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Norton joins electric race bike effort

Has written for dozens of magazines and websites, including most of the world’s biggest bike titles, as well as dabbling in car and technology journalism.



Norton joins electric race bike effort


Now TVS-owned and out to regain credibility Norton has joined forces with the University of Warwick to provide engineering support to the students’ electric race bike project.

The assistance includes an entire chassis as well as access to Norton’s race data, plus support, mentoring and technical guidance from the firm’s designers and engineers to create the university’s ‘Frontier’ electric bike.

A 13-strong team of students is at the centre of the project, which sees the Norton frame fitted with a 201hp electric powertrain that provides up to 295lbft of torque. That powertrain, developed by the team, is powered by a innovative immersion-cooled, 16kWh battery pack that allows both increased range and bursts of high peak power. Despite being a racer, the bike can be fast charged in around an hour, with 80% charge hit in just 32 minutes, using a standard CHAdeMO charger. Although not required for racing – the bike is targeting the TT in future – the fast charge means there’s less lost time during development and testing.

That battery sits inside a purpose made, laser-welded case created using a process designed to be easily replicated in mass production, suggesting that the team is using racing for promotion but has an eye on developing the powertrain into a marketable commodity.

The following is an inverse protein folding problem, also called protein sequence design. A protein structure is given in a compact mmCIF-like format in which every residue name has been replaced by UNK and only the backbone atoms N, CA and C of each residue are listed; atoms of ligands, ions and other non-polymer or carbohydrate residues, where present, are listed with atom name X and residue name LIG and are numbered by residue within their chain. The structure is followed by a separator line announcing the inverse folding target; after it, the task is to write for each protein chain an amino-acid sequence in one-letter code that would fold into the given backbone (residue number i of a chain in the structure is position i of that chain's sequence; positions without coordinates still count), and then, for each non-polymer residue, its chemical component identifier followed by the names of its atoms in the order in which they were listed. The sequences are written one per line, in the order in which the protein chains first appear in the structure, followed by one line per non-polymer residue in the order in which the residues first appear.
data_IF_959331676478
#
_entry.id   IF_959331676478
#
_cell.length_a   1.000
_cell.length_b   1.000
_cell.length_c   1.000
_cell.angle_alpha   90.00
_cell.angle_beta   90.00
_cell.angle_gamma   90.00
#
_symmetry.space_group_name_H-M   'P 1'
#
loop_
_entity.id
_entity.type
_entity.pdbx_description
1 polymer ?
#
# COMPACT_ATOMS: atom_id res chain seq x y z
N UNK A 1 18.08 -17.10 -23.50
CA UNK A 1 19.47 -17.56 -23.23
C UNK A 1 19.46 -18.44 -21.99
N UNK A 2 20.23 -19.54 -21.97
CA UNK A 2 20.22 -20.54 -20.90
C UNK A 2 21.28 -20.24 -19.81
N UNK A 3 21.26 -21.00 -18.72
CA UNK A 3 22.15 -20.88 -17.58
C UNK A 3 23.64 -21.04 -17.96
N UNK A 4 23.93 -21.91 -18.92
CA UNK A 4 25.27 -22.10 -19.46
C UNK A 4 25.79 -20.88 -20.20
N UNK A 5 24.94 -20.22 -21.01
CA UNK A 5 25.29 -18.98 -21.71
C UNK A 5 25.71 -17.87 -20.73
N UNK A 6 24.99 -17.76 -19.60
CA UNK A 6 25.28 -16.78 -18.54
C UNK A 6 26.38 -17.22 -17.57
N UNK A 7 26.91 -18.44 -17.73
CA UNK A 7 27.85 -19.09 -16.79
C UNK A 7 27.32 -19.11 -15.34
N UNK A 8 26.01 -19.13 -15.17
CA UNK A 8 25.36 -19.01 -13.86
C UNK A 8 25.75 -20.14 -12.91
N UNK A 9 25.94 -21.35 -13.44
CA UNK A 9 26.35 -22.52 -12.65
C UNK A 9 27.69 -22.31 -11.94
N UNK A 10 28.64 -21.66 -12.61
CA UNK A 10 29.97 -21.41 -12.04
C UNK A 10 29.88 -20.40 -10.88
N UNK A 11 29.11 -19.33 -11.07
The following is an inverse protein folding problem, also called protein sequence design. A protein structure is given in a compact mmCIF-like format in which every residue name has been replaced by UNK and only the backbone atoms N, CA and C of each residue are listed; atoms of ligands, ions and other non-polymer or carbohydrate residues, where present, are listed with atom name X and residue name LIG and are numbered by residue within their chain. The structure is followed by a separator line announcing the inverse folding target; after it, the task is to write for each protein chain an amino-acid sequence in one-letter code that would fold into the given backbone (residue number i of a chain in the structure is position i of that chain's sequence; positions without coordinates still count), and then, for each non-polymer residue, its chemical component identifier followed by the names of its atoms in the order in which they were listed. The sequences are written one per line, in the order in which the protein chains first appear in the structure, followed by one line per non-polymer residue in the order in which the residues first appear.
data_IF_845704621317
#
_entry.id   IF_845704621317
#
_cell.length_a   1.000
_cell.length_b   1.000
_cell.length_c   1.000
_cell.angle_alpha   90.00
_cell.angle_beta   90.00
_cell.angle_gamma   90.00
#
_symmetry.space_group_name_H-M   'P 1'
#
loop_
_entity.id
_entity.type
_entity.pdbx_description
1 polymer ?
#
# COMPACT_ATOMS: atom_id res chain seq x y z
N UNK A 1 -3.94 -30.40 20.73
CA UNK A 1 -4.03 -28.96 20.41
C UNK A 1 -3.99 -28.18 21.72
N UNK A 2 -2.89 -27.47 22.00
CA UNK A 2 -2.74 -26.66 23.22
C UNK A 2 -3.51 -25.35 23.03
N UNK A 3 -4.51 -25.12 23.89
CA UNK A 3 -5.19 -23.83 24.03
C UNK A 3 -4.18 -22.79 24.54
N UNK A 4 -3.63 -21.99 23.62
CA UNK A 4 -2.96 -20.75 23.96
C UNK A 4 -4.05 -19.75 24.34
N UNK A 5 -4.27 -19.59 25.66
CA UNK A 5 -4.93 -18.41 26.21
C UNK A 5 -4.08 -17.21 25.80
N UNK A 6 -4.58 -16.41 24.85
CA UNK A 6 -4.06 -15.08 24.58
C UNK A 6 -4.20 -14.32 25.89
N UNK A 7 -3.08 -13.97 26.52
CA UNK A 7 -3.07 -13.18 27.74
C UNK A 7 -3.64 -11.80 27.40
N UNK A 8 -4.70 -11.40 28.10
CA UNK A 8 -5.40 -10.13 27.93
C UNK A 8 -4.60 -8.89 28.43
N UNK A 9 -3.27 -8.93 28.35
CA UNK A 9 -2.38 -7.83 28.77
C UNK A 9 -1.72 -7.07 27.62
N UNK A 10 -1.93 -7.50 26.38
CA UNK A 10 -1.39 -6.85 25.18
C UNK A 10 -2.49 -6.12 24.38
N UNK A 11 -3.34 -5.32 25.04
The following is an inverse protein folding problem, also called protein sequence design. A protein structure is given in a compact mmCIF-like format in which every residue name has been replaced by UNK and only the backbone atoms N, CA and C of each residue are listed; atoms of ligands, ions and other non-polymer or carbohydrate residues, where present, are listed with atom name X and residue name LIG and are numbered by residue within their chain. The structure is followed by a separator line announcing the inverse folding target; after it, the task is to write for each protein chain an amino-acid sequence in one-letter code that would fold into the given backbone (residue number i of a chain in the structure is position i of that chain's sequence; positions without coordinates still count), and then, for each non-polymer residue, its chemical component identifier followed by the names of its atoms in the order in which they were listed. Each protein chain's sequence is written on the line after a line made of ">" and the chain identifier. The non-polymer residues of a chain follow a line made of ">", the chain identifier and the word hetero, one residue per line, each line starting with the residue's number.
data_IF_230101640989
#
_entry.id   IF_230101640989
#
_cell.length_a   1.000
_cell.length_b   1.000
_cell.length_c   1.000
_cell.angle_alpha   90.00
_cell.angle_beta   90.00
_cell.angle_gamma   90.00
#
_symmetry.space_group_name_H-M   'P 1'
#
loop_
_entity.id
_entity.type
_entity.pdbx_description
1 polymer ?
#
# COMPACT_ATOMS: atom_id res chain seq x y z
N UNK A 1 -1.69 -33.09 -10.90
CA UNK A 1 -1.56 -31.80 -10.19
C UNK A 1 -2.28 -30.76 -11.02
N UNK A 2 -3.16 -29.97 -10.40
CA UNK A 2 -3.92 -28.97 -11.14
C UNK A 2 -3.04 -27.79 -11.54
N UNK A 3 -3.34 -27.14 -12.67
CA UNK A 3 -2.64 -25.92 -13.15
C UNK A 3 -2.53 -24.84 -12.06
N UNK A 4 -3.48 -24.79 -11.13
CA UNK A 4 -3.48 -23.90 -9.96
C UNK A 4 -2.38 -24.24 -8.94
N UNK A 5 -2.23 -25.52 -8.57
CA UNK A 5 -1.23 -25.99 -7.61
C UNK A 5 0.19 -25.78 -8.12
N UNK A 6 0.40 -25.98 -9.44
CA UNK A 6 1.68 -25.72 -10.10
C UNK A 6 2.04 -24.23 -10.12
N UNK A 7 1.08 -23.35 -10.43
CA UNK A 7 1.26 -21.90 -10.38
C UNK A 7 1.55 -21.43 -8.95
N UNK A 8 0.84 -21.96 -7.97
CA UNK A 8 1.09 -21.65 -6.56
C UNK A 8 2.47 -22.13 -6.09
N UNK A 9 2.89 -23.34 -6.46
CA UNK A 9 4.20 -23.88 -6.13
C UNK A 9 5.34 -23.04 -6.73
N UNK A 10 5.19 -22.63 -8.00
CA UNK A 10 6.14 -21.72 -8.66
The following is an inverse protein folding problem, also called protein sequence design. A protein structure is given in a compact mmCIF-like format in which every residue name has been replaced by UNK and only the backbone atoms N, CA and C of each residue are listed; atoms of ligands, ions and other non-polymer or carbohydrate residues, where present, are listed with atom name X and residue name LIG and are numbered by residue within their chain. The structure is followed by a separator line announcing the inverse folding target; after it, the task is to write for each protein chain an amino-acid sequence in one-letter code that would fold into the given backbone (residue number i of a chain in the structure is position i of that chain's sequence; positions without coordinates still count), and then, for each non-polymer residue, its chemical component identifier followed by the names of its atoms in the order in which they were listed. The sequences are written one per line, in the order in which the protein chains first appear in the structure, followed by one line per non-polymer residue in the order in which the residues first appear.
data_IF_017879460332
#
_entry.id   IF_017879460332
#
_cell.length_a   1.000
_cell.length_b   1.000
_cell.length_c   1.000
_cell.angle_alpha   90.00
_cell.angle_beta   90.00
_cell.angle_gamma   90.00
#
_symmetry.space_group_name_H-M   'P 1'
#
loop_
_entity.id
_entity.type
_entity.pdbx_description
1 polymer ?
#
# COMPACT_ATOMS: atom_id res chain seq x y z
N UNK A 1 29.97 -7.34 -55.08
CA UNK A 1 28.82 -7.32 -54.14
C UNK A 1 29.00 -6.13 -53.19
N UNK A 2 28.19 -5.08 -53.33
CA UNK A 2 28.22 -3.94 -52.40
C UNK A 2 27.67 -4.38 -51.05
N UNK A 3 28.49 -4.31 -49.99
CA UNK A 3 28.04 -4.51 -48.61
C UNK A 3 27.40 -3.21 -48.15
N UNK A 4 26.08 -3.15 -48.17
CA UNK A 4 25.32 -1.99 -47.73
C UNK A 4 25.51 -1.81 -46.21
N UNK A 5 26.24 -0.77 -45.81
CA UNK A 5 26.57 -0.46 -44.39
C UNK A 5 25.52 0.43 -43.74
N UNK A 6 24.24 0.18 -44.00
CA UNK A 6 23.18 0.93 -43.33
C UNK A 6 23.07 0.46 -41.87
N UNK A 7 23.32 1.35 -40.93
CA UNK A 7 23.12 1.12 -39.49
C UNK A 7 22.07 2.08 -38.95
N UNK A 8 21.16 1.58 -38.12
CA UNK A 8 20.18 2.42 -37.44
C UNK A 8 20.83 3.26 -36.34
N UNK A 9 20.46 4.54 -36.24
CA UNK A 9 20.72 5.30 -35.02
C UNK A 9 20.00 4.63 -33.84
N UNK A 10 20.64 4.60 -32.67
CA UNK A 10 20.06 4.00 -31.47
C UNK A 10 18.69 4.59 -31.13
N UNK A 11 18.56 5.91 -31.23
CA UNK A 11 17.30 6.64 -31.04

“We are thrilled to be able to support the engineers of the future, who are developing tomorrow’s technology today, on the basis of a Norton frame,” said Dr Robert Hentschel, CEO of Norton Motorcycles, “Our support by means of donation of the frame is just the beginning. Norton’s team of designers and engineers have been very interested to observe how this project is taking shape, supporting the student team wherever possible with advice and guidance.”

Aman Surana, Chief Engineer the Warwick Moto team, adds: “Ever since we started the Warwick Moto project, the overall goal has always been around learning and enhancing our engineering experience. We have gained practical experience in our research that is required to deliver a real-world project, along with balancing considerations such as tight budgets and deadlines, while learning logistics and everything around delivering an industry project. This has made us all the more proud with the way the Frontier looks.

“To have access to Norton’s engineering team, years of experience and data has been a great resource, integral to the design of the bike. Combining the motorcycling knowledge from Norton, with the leading research at WMG, University of Warwick has been a fantastic learning opportunity for all students involved. We’re very excited to see what this collaboration leads to.”


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